Everyone learns to ride a bike with flat pedals. They’re actually preferred by most off-roaders. But nowadays, many people are switching to clipless pedals for cycling. Learn the differences between these pedal types right here. Then you can decide what’s right for your own mountain, gravel, or road bike.
With Flat, It’s All About Grip
Flat pedals are exactly as described – flat. They generally have replaceable pins that help the soles of your shoes grip the pedals. Some sets have a concave shape, which allows you to press your foot into the pedals for maximum grip and stability. There are different materials, too. Composite is lighter, adding minimal weight to your bike. Metal is heavier, but it lasts longer and has more grip.
If you’re riding with flat, you can easily dismount or put your foot down to slow down to stop. It’s also easier to learn new tricks. There’s no incorrect position for your foot, either. So you can find what’s most comfortable for you and adjust it as needed. Lastly, you can wear any kind of shoes with these pedals.
Don’t Be Fooled by “Clipless”
The “clipless” name is misleading because you actually have to clip your feet to the pedals. You can only do this with cycling cleats attached to your cycling shoes. There are two types of clipless pedals. Single-sided lets you clip in just one pedal. This is the lightest and most common option. Double-sided lets you clip in both pedals.
Riding clipless is great for rough terrain, as you don’t have to drop your heels to maintain traction between your shoes and the pedals. You have more control over the rear wheel. And you feel more attached to the bike. Just make sure you set them up correctly. Otherwise you could get seriously hurt.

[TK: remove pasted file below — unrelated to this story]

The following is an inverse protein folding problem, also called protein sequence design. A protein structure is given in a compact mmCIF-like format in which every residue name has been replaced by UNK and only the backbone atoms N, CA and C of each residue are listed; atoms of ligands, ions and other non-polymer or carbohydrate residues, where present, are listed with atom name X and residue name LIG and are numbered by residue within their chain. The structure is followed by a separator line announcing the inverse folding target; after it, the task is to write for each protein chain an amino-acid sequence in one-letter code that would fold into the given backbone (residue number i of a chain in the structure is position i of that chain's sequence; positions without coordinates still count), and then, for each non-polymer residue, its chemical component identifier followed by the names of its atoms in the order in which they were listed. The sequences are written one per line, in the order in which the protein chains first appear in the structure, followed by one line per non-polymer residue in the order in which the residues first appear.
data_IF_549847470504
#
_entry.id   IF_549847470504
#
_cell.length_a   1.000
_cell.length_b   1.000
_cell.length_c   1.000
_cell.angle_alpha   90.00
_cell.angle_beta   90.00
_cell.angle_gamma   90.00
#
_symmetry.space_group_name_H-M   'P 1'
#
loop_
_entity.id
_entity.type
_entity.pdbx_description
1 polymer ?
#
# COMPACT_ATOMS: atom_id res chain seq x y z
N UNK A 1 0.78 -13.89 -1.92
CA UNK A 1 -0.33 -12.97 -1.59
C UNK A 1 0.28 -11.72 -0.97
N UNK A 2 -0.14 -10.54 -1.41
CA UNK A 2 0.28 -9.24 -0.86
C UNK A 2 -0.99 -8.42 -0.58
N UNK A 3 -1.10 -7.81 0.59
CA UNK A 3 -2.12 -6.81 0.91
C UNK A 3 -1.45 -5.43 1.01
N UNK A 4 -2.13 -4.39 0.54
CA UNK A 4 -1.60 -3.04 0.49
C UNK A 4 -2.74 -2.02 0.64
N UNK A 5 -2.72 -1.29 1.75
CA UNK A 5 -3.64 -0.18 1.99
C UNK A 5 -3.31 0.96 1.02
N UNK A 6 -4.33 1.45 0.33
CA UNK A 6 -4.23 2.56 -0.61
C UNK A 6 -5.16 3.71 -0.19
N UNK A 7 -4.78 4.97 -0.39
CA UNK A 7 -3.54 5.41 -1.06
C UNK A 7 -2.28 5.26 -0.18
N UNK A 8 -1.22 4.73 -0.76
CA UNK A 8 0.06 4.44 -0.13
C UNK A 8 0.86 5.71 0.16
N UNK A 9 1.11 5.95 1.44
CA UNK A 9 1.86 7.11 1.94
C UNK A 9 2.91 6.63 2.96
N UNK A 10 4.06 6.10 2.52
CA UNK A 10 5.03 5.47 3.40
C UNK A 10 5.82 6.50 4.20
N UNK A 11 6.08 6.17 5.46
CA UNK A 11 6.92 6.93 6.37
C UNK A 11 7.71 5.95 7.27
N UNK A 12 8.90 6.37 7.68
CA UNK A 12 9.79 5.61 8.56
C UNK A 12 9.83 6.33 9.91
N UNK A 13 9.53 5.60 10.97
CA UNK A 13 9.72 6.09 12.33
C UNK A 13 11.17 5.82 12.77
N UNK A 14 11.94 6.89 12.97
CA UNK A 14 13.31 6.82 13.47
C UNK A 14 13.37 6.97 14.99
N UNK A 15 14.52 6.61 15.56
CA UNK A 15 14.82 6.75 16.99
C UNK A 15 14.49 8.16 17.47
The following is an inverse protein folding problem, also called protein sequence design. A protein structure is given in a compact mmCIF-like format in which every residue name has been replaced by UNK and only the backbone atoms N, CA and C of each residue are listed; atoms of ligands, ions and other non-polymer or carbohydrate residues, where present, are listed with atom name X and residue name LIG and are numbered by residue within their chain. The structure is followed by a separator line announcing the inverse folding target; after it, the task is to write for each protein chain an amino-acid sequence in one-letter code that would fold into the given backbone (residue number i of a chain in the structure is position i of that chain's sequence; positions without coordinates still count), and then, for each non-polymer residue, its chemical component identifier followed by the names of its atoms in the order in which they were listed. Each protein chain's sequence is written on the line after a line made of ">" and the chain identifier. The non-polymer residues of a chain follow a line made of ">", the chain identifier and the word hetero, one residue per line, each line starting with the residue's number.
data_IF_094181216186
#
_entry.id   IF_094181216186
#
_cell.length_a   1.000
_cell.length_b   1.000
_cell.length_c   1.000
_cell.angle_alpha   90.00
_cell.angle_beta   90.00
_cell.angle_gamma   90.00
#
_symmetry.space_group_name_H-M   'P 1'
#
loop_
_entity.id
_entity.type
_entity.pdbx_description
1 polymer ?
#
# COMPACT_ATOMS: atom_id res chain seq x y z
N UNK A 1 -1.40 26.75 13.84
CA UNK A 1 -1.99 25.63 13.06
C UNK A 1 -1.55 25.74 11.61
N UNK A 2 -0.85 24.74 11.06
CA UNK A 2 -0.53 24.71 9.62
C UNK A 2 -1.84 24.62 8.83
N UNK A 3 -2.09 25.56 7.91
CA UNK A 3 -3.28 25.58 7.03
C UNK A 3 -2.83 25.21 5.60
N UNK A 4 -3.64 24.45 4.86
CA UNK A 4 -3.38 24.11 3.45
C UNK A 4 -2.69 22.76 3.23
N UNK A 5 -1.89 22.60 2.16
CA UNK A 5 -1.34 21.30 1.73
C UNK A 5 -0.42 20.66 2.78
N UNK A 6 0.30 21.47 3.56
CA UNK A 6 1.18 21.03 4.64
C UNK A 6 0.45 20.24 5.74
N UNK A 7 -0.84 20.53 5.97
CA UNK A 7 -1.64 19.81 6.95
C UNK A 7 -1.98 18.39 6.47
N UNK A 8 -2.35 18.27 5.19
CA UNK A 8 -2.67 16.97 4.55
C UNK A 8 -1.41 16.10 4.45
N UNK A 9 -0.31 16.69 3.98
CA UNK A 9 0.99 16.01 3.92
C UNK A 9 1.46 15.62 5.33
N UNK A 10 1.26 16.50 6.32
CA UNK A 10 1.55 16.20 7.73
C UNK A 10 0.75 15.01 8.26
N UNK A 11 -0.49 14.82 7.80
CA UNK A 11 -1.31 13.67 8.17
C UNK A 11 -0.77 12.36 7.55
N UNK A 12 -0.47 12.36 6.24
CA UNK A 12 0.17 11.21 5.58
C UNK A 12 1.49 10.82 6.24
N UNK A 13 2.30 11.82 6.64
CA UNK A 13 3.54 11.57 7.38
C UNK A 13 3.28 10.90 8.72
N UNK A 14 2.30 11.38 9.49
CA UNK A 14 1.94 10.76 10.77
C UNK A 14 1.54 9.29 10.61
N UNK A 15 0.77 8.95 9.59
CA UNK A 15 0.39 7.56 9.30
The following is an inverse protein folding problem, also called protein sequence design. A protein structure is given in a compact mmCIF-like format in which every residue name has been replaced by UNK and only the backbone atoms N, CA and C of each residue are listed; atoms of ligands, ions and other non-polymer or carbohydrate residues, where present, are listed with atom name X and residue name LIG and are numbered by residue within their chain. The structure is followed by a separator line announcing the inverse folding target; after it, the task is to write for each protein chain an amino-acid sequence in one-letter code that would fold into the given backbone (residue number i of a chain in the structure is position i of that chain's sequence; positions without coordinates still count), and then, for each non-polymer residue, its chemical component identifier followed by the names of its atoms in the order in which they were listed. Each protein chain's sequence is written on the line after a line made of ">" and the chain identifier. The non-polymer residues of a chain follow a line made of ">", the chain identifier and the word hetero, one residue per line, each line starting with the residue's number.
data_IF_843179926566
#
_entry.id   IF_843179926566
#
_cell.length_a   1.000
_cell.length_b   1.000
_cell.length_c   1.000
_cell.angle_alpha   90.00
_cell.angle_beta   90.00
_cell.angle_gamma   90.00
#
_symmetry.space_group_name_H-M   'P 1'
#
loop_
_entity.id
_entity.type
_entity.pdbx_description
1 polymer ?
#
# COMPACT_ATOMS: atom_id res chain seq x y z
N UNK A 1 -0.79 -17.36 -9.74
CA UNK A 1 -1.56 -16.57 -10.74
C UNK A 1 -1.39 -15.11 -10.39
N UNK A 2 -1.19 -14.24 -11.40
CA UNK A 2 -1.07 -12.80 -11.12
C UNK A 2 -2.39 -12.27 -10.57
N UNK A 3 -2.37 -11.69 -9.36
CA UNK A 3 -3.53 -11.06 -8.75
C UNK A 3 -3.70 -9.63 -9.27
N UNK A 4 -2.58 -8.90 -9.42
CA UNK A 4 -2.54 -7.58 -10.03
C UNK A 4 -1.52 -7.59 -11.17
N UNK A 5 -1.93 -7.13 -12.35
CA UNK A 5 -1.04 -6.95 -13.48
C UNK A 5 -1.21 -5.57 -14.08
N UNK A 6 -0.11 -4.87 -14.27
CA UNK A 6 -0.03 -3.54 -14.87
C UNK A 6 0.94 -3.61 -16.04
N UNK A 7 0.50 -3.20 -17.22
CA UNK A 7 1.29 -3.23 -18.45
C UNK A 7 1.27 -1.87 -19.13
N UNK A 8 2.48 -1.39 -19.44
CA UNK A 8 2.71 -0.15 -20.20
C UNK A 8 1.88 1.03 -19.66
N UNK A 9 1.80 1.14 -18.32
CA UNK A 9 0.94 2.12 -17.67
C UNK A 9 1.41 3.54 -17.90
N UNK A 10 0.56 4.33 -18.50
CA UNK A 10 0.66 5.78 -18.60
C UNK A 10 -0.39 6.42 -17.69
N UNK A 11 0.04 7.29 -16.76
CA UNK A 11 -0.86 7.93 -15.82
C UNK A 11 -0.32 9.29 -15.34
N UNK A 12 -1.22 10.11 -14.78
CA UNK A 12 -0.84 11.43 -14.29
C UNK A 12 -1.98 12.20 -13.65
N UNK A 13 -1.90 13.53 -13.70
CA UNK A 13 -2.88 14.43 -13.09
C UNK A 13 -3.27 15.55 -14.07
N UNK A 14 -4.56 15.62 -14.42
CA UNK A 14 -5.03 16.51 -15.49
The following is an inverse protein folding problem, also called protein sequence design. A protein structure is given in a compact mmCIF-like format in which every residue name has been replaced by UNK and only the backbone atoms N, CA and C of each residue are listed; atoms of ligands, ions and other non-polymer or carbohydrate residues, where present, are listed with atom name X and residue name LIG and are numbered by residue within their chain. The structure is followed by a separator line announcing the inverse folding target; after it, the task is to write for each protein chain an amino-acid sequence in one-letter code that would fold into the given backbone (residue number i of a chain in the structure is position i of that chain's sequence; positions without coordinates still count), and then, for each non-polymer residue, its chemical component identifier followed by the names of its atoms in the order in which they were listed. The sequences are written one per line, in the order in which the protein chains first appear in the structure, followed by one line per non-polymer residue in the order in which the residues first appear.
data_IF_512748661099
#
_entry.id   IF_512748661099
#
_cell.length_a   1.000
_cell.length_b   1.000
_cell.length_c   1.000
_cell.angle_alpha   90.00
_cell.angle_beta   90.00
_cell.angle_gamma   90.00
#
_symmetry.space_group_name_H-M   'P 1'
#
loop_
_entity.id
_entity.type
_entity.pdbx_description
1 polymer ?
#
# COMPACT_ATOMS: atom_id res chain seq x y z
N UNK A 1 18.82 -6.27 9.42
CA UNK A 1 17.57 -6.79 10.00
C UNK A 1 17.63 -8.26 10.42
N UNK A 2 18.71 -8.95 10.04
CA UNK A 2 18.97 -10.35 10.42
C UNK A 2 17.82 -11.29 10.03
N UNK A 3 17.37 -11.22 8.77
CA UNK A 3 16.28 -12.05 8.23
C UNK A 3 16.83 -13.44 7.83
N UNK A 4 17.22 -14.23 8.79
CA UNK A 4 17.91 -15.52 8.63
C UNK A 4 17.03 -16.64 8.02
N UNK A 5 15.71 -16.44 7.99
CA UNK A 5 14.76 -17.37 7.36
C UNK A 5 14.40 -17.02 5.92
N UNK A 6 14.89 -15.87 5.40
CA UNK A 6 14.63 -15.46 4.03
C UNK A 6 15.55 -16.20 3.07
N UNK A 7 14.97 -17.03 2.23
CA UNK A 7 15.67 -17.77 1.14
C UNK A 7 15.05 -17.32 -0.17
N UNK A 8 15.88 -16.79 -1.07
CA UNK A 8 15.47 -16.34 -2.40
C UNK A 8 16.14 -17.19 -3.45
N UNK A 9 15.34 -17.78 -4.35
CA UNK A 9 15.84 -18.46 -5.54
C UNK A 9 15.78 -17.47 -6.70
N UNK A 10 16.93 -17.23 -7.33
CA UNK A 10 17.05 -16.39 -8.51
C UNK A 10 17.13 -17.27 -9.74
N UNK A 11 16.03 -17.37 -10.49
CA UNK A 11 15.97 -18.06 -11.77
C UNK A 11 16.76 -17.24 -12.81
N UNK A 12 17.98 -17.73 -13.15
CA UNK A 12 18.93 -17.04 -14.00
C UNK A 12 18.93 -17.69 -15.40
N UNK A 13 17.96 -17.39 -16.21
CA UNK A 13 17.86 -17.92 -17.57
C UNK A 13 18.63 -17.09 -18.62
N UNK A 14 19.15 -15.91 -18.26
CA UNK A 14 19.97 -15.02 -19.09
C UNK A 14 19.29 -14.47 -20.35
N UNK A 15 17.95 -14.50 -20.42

What’s Right for Me?
Mountain Biking – Flat pedals are best for local trails and bike parks. Clipless pedals are ideal for bike races with fast corners and high-speed jumps.
Gravel Biking – This is more about endurance and technical skills, so clipless pedals are better.
Road Biking – The main goal is to keep the wheels turning, so clipless pedals are better.
Commuting – If you’re riding in a city with a lot of traffic lights and busy intersections, go with flat. If you’re dealing with a long commute or rough weather, go with clipless.
Flat and Clipless Pedals at Airpark Bike Co
You can compare flat and clipless bike pedals at Airpark Bike Co in Scottsdale, AZ. We’ll help you decide what’s best for your travels. Then set you up with the perfect set for your specific model. And we’ll install them for you! We sell full bikes from over 20 top brands if you’re in the market. Including Yeti, Diamondback, Niner, and Santa Cruz. See for yourself today!